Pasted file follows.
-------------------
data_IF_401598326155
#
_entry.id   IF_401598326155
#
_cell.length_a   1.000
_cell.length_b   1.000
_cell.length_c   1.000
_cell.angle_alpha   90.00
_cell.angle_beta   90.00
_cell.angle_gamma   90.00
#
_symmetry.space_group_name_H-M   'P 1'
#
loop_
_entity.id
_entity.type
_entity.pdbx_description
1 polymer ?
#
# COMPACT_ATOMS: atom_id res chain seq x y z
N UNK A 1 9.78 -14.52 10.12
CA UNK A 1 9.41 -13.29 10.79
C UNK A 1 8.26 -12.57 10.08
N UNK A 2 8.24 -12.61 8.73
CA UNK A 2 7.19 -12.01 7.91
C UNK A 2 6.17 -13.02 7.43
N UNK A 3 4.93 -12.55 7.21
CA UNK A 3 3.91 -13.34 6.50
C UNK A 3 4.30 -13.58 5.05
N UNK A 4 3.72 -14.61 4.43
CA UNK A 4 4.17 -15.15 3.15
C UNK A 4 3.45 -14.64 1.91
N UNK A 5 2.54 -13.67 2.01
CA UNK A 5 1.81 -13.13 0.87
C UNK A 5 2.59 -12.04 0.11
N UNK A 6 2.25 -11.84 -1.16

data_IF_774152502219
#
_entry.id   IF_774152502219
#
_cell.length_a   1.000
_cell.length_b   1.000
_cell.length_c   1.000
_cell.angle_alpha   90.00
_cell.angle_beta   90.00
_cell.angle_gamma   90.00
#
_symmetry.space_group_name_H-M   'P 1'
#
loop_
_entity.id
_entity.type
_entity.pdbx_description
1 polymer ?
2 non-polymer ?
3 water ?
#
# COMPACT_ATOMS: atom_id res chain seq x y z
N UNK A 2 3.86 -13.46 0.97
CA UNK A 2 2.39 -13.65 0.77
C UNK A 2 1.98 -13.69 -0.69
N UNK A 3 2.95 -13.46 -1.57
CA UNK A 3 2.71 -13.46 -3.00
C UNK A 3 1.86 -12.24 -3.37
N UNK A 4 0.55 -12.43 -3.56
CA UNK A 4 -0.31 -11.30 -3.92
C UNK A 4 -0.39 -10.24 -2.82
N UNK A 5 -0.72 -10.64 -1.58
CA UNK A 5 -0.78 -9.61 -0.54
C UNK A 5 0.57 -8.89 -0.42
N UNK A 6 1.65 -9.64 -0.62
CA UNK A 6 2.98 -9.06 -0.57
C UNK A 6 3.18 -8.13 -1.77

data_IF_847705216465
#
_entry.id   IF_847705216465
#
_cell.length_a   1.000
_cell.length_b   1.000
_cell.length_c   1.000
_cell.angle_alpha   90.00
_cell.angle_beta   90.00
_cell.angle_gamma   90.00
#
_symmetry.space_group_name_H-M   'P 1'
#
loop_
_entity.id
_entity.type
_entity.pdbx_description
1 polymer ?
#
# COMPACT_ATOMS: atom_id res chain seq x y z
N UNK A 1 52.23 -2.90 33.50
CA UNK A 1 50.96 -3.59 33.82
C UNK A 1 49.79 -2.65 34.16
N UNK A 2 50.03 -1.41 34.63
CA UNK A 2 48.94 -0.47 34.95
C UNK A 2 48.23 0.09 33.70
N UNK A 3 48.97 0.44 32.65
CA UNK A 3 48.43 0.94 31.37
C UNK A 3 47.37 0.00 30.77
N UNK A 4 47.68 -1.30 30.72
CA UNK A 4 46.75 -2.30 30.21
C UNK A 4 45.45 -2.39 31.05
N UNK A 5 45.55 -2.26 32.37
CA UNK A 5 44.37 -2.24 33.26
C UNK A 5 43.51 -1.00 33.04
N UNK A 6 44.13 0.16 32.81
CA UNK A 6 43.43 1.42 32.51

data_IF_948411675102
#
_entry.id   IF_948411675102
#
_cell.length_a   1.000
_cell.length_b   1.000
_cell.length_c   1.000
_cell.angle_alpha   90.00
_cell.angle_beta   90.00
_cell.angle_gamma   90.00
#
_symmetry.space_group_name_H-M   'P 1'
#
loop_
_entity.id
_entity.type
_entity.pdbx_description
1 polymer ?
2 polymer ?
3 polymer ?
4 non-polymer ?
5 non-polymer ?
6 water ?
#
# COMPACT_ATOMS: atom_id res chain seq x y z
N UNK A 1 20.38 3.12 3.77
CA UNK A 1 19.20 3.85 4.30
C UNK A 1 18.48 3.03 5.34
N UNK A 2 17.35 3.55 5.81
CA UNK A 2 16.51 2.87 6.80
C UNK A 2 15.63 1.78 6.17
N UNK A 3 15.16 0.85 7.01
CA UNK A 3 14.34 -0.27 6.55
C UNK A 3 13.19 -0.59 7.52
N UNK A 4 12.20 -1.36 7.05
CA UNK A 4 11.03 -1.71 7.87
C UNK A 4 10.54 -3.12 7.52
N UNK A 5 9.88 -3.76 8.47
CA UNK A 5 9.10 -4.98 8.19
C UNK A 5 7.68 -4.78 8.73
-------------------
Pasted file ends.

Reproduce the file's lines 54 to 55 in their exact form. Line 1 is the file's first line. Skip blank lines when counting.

1 polymer ?
2 non-polymer ?